INDIANAPOLIS (AP) — Police changed their description of the crash that killed Indiana Republican Rep. Jackie Walorski, saying Thursday that it was the van she was a passenger in that crossed the center line of a state highway and caused the frontal collision.
Walorski and two members of his congressional staff were killed in the crash Wednesday afternoon in northern Indiana, along with the woman who was driving the other vehicle, the Elkhart County Sheriff’s Office said.
The department’s initial account was that the car driven by Edith Schmucker, 56, of Nappanee, Indiana, crossed into the path of the truck, but the office released a statement Thursday saying investigators had spoken with witnesses and seen video evidence that his preliminary determination of which direction the vehicles were traveling was incorrect.
Investigators determined that the SUV driven by Zachery Potts, 27, of Mishawaka, Indiana, crossed the center line for unknown reasons in a rural area near the town of Wakarusa. Potts was a Walorski District Director and Republican Chairman of St. Joseph County in northern Indiana. Also killed was Emma Thomson, 28, of Washington, DC, who was Walorski’s director of communications.
Walorski, 58, was first elected to represent Northern Indiana’s 2nd congressional district in 2012 and was seeking re-election this year to a sixth term in the solidly Republican district. Walorski was a reliable Republican vote in Congress, even against accepting electoral votes from Arizona and Pennsylvania for President Joe Biden following the Capitol insurrection.
Under Indiana law, it will be up to local Republican officials to choose a candidate to replace Walorski on the ballot. Republican Gov. Eric Holcomb has the authority to schedule a special election to fill the remainder of Walorski’s current term, which ends this year.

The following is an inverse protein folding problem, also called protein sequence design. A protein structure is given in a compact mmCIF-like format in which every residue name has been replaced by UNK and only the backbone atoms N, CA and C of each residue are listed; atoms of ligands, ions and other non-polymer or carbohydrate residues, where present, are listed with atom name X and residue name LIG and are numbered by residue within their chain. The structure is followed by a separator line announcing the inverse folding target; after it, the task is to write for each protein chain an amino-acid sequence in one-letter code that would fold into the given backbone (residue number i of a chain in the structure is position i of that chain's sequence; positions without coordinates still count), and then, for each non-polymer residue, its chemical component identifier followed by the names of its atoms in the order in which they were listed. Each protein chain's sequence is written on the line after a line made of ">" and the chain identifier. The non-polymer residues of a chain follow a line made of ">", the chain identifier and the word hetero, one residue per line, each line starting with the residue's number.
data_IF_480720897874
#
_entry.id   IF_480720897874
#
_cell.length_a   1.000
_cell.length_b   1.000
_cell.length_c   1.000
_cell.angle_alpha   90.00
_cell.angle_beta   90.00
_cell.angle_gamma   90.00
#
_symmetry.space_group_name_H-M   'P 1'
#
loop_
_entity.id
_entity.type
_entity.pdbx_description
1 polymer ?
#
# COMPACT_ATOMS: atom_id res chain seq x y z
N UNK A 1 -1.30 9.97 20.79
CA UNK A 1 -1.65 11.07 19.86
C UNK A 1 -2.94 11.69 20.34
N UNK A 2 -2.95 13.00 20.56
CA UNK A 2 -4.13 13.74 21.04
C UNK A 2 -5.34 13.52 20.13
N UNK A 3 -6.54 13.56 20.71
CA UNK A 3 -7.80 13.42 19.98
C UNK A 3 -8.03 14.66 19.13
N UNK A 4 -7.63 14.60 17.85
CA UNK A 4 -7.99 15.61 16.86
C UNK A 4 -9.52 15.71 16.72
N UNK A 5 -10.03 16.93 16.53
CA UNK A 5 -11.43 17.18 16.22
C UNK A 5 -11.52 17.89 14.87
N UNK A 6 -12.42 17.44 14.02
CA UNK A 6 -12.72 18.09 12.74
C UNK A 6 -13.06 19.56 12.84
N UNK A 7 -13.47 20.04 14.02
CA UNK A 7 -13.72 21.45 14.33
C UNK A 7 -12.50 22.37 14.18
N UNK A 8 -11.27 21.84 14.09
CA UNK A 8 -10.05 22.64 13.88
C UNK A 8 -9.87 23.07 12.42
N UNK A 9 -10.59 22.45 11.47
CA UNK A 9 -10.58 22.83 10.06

The governor’s office and the state Republican Party said Thursday it was too early to say when those decisions would be made, as tributes to Walorski’s public service continued.
The US Senate chaplain included her, Thomson and Potts in the chamber’s opening prayer, and Senate Republican Leader Mitch McConnell praised all three in his opening remarks. He acknowledged “how big a hole Jackie and his team are leaving behind” in the Capitol.
In Indianapolis, members of the Indiana House of Representatives, where Walorski served for six years before running for Congress, bowed their heads Thursday as Republican Rep. Timothy Wesco prayed for Walorski.
Wesco, who took over Walorski’s legislative district, called Walorski a “mentor” who was “passionate about everything she did.”
“Her faith was central to her as a person, and her faith is what gives us hope today,” Wesco said. “None of us are guaranteed tomorrow.”
Indiana’s last special election for a congressional seat was in 2010, when Republican Rep. Mark Souder resigned shortly after winning the May primary. So-Govt. Mitch Daniels decided to hold the special election at the same time as the November general election for the full two-year term, citing the potential cost of a separate election and the convenience to voters.
Republican US Senator from Indiana Todd Young described Walorski as incredibly intelligent with a great sense of humor.
“He wore his values and his belief in that on his sleeve,” Young said. “Unlike many people in public life, she wasn’t really secretive about who she was and why she believed different things.”
Associated Press writer Lisa Mascaro and AP video journalist Rick Gentilo contributed from Washington.
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